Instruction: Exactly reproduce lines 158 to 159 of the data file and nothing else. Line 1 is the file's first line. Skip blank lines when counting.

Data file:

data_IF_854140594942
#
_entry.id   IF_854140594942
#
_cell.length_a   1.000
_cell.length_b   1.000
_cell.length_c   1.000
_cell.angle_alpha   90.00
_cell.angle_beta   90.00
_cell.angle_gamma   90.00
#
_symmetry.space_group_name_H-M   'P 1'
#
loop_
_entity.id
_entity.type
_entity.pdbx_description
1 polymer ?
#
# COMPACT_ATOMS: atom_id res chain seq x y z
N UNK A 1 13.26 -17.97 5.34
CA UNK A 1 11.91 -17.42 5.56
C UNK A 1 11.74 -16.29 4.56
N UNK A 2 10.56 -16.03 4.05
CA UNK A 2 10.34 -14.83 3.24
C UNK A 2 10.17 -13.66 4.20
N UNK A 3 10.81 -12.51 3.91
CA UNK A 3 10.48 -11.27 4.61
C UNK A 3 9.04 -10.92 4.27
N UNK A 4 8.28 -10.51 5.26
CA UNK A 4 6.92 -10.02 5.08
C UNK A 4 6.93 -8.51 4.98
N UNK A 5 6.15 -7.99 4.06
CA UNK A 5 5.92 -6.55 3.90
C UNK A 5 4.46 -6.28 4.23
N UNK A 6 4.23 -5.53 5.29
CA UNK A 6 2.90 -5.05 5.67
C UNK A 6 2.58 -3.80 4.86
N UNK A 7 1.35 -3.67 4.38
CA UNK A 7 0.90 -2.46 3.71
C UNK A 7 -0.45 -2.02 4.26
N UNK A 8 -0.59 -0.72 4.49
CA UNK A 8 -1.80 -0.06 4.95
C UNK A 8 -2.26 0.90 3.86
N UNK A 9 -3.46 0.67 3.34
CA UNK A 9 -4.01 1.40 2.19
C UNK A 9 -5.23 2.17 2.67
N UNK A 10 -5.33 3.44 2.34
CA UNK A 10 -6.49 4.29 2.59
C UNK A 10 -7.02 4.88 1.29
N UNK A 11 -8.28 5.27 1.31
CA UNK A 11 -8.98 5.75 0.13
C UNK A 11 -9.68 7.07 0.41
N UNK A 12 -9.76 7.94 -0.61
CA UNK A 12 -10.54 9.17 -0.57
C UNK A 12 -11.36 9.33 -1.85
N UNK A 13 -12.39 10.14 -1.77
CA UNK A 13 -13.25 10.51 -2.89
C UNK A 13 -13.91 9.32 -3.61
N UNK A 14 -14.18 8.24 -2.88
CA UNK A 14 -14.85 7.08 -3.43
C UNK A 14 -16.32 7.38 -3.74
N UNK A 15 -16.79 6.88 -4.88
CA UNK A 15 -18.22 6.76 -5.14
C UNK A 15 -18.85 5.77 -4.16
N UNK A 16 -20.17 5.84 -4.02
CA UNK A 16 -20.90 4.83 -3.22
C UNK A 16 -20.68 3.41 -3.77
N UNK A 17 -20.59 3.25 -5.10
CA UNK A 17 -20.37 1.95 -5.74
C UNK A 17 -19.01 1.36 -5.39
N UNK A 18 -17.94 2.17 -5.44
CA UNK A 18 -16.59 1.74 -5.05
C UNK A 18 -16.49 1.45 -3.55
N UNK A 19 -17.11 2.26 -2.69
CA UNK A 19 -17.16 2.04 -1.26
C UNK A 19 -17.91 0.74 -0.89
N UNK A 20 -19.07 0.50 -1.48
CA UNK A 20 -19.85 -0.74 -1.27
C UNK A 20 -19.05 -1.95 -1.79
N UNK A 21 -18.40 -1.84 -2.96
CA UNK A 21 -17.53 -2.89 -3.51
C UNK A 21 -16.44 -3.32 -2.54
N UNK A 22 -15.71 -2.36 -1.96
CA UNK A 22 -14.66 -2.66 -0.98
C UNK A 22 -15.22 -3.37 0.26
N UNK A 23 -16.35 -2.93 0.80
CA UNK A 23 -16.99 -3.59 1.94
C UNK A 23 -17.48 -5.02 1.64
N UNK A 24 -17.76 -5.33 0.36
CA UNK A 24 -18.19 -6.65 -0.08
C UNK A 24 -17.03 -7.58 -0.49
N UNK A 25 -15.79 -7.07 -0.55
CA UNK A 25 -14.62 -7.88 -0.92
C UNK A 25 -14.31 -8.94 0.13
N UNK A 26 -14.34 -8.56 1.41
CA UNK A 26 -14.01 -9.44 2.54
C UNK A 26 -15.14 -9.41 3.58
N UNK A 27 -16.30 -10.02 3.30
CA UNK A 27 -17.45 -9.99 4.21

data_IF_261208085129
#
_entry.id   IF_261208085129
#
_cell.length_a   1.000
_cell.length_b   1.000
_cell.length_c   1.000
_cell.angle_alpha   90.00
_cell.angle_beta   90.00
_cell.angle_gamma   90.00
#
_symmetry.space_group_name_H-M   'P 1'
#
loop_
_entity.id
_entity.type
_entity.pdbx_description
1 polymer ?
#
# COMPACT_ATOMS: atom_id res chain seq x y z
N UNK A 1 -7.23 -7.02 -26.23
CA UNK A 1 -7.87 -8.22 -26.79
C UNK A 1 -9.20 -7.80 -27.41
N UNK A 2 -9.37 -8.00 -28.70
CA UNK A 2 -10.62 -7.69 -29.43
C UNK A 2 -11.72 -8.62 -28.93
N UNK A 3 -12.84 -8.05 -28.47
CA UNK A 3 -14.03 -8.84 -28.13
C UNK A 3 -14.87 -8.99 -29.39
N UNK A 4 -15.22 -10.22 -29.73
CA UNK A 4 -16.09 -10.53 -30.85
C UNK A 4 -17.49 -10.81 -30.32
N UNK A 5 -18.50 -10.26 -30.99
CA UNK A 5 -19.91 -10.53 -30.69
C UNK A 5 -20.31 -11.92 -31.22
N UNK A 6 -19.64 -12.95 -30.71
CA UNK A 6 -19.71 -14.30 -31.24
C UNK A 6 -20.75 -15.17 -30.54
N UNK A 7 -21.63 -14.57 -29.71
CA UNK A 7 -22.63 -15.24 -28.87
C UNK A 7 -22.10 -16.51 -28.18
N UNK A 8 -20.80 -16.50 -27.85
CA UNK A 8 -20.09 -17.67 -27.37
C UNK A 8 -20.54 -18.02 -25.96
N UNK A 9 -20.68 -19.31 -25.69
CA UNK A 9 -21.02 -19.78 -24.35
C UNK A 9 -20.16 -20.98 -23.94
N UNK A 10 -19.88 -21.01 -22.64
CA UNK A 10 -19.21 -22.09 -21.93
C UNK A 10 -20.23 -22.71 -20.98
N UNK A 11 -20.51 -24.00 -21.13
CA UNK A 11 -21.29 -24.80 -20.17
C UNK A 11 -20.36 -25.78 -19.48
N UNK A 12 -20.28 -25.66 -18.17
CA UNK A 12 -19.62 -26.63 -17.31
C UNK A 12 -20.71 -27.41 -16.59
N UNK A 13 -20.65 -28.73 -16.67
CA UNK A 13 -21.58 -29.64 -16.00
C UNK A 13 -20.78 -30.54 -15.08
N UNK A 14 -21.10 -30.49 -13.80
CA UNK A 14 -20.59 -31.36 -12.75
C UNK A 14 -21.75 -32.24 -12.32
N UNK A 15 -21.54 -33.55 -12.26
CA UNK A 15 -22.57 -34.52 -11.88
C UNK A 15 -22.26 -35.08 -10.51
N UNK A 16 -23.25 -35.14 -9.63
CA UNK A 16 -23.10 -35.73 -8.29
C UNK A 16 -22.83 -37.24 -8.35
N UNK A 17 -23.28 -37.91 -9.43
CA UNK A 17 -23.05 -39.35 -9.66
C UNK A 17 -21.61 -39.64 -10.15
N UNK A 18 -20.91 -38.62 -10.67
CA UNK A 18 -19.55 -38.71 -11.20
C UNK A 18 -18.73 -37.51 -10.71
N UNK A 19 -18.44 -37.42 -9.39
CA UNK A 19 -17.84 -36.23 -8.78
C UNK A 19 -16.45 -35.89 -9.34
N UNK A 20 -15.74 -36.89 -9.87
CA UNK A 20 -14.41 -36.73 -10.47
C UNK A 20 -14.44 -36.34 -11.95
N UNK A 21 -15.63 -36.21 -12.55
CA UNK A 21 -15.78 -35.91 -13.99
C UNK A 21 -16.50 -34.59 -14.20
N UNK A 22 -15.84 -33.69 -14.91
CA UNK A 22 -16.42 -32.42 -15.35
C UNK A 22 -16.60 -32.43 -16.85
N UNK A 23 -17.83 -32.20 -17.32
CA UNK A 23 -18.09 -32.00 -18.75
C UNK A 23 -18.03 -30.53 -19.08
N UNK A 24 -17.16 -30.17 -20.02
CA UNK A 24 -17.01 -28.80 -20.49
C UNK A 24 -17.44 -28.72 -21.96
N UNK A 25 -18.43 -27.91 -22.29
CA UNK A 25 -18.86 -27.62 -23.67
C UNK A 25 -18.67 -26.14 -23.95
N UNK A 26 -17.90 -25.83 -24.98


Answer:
CA UNK A 13 -21.58 -29.64 -16.00
C UNK A 13 -20.78 -30.54 -15.08